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Hinlip (St. James)

HINLIP (St. James), a parish, in the union of Droitwich, Lower division of the hundred of Oswaldslow, Worcester and W. divisions of the county of Worcester, 3½ miles (N. E. by N.) from Worcester; containing 139 inhabitants. The name of this place, properly Hindlip, is derived from two Saxon words signifying the Hind's Leap. The parish is included in the borough of Droitwich, is situated on the Worcester and Droitwich road, and intersected by the Birmingham and Worcester canal; it comprises 1047a. 21p., of which the surface is undulated, the soil good bean land, and the scenery picturesque. Hinlip House, the property and seat of Viscount Southwell, is a fine modern mansion, erected on the site of Hinlip Hall, an ancient structure, formerly the residence of Thomas Habingdon or Abingdon, writer of the Habingdon papers in the British Museum. The living is a discharged rectory, valued in the king's books at £5. 16. 0½., and in the gift of Viscount Southwell: the tithes have been commuted for £202, and the glebe comprises 17 acres, with a house built in 1842. The church is in the Norman style, with a neat tower; the interior is in good repair, and contains 100 sittings. A Roman copper coin was found on the rectory grounds in 1840.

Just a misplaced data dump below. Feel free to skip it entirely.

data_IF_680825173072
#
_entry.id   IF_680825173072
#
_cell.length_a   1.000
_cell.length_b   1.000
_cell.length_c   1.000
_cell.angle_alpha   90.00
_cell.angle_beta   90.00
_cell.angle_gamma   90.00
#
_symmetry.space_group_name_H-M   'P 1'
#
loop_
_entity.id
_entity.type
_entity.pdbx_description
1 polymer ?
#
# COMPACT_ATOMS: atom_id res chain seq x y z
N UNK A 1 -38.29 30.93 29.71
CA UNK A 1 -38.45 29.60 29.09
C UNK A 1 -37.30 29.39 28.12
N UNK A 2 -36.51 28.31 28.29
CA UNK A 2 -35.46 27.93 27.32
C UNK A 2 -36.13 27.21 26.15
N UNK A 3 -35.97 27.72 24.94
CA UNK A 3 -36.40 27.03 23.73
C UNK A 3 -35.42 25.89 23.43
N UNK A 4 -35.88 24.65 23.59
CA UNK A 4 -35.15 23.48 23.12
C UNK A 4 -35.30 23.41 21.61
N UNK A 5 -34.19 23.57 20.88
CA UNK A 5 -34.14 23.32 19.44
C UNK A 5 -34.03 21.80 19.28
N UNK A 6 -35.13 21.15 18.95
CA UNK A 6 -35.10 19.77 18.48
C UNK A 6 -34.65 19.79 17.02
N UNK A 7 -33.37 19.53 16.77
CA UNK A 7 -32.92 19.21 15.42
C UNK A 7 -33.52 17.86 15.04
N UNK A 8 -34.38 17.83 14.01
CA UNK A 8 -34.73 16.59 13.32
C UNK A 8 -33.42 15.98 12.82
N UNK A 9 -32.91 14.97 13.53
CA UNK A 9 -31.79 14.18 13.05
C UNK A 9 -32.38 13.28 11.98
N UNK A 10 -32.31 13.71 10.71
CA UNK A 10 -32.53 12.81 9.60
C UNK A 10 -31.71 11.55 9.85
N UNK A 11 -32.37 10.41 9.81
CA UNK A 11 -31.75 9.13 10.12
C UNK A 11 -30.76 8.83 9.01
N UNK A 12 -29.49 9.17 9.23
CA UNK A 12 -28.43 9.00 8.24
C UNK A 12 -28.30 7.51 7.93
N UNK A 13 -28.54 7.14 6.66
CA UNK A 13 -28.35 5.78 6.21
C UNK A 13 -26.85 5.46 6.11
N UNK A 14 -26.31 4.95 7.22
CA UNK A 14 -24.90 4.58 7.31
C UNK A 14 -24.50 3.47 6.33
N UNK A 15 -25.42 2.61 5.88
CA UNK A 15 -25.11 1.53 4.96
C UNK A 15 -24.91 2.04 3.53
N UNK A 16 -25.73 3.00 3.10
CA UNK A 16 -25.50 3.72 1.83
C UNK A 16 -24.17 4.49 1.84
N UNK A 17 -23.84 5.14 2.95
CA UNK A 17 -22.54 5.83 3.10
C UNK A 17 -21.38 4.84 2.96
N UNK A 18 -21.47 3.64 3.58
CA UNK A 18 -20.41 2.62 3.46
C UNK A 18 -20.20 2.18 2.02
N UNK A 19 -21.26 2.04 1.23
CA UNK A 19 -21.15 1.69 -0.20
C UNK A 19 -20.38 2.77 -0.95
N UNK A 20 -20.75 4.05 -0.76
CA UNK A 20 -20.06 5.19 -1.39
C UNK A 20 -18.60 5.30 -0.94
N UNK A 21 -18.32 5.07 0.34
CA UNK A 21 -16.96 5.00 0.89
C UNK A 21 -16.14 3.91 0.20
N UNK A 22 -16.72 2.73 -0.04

Transcribed from A Topographical Dictionary of England, by Samuel Lewis, seventh edition, published 1858.